“That’s basically been my approach over the years,” says the British singer/songwriter. “Sticking to my guns, never being afraid to go the hard way - that’s the only way I know. It makes success that much sweeter. Bottom line, it’s more honest – and, besides, I’ve never wanted to become a rock’n’roll caricature.”
Without question, this positive, honest outlook and his sense of self-worth in an often fickle, cutthroat industry have been key to John Waite’s staying power. Three decades have passed since a restless, wild-eyed teenager from northwest England first packed his bags for London to follow a passion for music. Though he has enjoyed chart-topping records and sellout concerts around the world, John Waite’s hunger has never diminished.
“When I took my current band out on the road to play a few gigs this summer, the energy both onstage and from the audiences was fierce,” says Waite. “Initially, we thought we’d just go out for a short while before heading into the studio to record a new album. But then I realized that I was having such a phenomenal time playing in front of people that the next record could wait. That’s how I am these days. If something feels right, then just do it.”
Revitalized and re-energized by his return to live performances, Waite has taken this opportunity to release “The Hard Way” - a terrific new collection of recordings. The song list comprises a delightful selection of tunes old, new, borrowed, and blue. Hit “play” on your CD player or click your iPod and the fun starts straight away with an infectious pop rocker, “The Hard Way.” Listening to this opening cut provides an instant flashback to the raw energy of Waite’s very first group, The Babys.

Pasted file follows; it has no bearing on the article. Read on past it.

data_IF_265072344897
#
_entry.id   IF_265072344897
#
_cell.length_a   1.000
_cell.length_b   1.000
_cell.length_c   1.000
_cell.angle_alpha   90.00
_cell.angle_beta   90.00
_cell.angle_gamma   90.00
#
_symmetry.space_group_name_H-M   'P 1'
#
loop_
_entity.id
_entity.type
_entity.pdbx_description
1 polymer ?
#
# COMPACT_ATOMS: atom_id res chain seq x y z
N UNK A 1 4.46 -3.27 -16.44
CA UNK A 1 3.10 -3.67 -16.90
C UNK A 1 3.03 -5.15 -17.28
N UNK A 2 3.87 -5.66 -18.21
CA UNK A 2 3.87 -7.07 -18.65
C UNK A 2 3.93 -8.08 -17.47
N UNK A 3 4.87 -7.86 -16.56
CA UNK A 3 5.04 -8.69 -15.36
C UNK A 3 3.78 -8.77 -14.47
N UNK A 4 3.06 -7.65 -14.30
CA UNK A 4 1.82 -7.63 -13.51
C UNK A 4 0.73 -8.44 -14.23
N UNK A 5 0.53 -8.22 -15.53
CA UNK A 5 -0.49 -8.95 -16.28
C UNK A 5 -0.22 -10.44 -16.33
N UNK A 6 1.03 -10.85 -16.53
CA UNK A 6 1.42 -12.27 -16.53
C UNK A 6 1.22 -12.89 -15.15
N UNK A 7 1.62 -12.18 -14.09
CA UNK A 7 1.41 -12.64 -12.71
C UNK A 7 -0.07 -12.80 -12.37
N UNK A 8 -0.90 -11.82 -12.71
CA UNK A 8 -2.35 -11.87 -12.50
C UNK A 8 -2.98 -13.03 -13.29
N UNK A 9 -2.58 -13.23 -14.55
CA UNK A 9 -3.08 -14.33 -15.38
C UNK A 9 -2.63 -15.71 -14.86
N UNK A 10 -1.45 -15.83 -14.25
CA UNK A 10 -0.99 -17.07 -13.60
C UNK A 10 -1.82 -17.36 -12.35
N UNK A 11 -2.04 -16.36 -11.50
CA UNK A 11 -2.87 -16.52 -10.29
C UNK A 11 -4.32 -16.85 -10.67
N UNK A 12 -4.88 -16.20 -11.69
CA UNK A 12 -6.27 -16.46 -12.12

“Music can have a real timeless quality - and, really, it’s all about energy,” says Waite. “It’s very natural when you first start out to having that great outburst of relentless youth. If it’s in your soul, then you never lose the energy. Experience teaches you a few tricks, but energy is key. It’s what keeps you pumped. To me, ‘The Hard Way’ is as raw and vital as anything I was doing when I first started...only it’s way better!”
Inspired by British blues-based bands like Free, the Small Faces, and Humble Pie, it was during the desperately cold winter of 1975 that John Waite and the Babys cut their rock’n’roll teeth rehearsing and playing gigs on the London scene. Two years later, a combination of hard work, sheer persistence and a great sense of adventure, brought the band success in America. By ‘78, with two albums under its collective belt and a Top 40 hit with “Isn’t It Time?,” The Babys released their third album which spawned the chart smash “Every Time I Think Of You...”
Flash forward six years and the title of that latter song would provide the immortal opening lines to what is undeniably one of the all-time greatest pop/rock ballads, “Missing You.”
John Waite had cut five albums with The Babys before moving to New York to go solo during the early 1980s. His first album, “Ignition,” boasted the MTV/rock radio staple “Change.” Alas, strong tunes for a second LP elicited negative response from the record label. In the summer of ‘83, Waite decided he wanted out - at least for a while - and left the bright lights for the “rolling English fields, pastures, meadows, oak trees...and the local skinheads!”